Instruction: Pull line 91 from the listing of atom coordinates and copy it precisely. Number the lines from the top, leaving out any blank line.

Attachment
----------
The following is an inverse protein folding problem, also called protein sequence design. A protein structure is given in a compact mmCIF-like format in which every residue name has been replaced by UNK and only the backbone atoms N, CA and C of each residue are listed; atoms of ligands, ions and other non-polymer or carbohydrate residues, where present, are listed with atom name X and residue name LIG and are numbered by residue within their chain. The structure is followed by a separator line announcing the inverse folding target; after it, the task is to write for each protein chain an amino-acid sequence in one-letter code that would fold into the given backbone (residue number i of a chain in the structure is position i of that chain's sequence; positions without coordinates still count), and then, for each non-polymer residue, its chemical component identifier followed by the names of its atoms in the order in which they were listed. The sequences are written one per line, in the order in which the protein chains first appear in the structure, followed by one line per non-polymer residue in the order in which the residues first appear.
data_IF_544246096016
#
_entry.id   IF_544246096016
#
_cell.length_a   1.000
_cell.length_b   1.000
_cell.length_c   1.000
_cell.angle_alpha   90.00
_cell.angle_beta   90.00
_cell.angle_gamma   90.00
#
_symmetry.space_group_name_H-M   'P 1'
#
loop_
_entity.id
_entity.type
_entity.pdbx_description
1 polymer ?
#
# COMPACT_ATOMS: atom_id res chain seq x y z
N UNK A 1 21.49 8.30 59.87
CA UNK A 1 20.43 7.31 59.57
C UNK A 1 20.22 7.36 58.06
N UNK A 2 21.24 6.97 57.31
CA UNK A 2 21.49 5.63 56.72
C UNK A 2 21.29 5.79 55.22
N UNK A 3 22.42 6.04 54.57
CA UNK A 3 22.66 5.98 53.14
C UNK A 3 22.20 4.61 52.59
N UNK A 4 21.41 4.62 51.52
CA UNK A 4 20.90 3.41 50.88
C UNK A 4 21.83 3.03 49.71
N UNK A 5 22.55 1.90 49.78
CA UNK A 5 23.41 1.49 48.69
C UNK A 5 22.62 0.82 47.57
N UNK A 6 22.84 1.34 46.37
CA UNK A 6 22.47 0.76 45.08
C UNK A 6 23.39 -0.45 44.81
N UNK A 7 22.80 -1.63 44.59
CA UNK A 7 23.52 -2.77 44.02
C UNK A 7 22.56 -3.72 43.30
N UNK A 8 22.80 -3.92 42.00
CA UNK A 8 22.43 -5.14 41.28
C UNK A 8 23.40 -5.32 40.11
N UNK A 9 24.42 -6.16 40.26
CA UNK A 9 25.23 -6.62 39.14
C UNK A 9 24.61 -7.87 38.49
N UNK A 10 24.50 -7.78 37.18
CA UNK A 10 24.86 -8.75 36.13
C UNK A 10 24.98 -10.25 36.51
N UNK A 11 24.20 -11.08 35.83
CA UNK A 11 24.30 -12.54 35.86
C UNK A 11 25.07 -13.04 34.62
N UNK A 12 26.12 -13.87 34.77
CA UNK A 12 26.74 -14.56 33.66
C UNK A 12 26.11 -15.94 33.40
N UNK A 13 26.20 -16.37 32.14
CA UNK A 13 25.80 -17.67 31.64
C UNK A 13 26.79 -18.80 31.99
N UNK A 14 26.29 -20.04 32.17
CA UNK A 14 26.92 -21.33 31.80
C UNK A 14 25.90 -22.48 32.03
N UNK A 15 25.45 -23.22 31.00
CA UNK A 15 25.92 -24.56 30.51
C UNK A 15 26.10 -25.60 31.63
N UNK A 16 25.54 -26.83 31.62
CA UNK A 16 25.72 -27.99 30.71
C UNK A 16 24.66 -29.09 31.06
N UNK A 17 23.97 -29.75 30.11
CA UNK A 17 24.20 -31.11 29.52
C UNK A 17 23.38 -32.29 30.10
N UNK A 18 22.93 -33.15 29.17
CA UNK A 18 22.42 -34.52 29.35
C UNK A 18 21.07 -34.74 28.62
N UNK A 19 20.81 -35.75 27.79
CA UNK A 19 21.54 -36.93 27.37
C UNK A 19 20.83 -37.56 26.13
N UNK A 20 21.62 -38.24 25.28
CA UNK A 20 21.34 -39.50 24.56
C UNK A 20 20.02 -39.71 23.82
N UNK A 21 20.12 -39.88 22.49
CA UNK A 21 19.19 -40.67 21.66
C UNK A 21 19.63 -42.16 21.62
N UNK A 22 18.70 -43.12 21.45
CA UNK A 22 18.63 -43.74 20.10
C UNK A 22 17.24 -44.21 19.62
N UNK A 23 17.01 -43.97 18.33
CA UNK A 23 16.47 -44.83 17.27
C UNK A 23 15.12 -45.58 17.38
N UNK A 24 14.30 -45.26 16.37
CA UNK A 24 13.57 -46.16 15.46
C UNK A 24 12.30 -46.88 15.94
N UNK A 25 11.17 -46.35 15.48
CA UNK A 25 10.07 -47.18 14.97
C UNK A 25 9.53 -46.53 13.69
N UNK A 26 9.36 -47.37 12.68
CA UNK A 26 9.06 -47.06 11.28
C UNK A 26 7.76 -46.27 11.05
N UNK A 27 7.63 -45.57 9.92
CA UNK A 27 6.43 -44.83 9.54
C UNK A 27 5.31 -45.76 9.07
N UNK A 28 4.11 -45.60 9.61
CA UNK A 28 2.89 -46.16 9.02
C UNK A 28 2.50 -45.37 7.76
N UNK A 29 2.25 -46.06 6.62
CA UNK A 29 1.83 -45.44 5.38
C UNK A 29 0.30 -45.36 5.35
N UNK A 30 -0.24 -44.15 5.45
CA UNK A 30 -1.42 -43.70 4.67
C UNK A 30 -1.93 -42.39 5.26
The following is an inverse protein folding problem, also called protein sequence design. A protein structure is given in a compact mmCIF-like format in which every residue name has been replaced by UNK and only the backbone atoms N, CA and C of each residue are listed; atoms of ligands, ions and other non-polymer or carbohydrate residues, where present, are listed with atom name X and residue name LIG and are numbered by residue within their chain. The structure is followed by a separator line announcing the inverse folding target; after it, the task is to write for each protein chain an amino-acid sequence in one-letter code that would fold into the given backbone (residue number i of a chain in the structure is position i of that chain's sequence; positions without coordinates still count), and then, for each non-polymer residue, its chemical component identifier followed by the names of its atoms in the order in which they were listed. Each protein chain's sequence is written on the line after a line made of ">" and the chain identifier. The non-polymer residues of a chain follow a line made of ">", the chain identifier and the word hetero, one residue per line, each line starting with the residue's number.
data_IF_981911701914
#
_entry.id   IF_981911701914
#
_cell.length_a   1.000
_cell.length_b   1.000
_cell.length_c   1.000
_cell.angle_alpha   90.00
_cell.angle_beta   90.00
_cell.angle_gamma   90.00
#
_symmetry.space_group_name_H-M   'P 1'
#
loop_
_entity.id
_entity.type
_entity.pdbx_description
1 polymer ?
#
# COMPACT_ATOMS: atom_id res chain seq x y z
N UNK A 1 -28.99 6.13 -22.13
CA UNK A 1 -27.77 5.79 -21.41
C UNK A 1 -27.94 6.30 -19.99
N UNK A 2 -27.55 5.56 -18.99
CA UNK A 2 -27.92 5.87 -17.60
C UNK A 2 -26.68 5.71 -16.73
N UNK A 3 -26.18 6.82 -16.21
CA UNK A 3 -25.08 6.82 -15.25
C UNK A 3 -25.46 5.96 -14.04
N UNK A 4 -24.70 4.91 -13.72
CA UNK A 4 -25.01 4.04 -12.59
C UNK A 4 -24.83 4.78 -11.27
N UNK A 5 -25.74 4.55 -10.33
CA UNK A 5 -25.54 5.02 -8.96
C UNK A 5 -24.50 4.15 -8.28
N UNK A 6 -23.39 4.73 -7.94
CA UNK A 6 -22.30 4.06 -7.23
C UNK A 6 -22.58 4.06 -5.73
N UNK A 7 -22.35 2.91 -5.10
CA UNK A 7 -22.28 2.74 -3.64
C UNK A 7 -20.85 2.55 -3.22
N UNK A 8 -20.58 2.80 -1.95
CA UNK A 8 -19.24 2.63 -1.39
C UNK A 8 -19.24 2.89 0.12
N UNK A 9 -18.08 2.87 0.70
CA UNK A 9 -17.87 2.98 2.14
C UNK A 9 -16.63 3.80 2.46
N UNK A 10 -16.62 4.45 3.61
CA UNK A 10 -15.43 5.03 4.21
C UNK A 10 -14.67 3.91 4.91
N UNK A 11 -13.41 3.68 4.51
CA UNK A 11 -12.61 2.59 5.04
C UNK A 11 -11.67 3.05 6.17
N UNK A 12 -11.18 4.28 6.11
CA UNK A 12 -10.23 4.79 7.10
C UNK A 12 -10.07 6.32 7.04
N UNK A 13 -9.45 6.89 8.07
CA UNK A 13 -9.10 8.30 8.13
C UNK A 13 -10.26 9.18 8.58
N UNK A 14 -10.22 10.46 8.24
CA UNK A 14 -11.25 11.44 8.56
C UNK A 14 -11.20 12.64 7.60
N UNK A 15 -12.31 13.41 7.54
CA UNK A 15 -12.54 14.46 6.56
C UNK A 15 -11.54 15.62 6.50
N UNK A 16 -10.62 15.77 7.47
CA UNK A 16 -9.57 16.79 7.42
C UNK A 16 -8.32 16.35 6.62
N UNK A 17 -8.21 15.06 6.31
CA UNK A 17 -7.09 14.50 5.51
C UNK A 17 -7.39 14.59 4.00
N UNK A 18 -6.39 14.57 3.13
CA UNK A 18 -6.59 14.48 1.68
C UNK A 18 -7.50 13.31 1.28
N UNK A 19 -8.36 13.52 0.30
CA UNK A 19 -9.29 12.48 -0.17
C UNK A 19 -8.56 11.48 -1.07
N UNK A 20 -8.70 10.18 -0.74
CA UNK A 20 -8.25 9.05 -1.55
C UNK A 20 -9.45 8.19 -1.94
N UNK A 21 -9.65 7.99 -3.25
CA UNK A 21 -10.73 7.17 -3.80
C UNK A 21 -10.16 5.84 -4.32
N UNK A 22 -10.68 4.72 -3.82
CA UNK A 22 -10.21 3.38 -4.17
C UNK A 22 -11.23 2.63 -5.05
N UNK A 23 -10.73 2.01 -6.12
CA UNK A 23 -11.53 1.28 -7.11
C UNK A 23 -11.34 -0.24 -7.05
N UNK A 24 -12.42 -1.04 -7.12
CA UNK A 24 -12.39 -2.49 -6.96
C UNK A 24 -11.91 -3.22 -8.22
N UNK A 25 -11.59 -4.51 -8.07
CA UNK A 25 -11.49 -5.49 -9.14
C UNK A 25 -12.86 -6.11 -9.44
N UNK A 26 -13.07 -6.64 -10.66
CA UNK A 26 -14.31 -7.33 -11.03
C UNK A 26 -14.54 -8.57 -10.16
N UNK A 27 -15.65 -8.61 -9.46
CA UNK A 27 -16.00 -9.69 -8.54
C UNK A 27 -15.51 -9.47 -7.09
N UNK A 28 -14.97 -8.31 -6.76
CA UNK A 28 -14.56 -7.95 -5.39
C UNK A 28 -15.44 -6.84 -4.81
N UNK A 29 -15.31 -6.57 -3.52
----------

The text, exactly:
N UNK A 24 14.30 -45.26 16.37